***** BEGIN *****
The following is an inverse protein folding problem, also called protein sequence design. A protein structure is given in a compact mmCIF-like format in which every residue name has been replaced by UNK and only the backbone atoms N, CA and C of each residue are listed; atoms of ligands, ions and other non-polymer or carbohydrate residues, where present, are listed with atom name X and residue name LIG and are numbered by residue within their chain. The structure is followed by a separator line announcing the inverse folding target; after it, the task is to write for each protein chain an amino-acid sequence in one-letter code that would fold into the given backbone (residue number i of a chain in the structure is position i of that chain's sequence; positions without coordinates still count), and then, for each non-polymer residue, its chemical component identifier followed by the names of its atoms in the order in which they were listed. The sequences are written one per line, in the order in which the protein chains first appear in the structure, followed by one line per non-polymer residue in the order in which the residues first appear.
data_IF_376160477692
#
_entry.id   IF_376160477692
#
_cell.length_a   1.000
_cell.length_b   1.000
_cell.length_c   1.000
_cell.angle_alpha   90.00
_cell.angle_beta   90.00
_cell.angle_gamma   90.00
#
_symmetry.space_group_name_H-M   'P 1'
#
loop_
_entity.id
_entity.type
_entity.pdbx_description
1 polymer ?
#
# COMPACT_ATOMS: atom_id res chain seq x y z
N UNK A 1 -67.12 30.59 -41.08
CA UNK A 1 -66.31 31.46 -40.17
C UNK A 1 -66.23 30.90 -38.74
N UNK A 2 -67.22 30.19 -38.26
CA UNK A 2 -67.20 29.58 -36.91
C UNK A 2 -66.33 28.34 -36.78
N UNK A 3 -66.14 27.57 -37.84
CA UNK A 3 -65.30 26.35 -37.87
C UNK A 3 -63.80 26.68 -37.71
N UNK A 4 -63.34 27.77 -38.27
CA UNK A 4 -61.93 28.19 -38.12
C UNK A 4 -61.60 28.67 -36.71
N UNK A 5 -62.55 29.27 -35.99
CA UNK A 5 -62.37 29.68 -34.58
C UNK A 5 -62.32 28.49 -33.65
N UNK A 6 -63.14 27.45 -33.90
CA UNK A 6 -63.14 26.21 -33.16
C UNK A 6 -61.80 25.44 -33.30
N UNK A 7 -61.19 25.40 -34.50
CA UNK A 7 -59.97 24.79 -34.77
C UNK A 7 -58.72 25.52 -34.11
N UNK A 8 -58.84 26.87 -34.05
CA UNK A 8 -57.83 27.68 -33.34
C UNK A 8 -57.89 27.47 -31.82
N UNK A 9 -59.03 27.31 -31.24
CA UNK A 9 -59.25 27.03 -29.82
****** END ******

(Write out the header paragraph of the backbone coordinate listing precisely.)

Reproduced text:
The following is an inverse protein folding problem, also called protein sequence design. A protein structure is given in a compact mmCIF-like format in which every residue name has been replaced by UNK and only the backbone atoms N, CA and C of each residue are listed; atoms of ligands, ions and other non-polymer or carbohydrate residues, where present, are listed with atom name X and residue name LIG and are numbered by residue within their chain. The structure is followed by a separator line announcing the inverse folding target; after it, the task is to write for each protein chain an amino-acid sequence in one-letter code that would fold into the given backbone (residue number i of a chain in the structure is position i of that chain's sequence; positions without coordinates still count), and then, for each non-polymer residue, its chemical component identifier followed by the names of its atoms in the order in which they were listed. The sequences are written one per line, in the order in which the protein chains first appear in the structure, followed by one line per non-polymer residue in the order in which the residues first appear.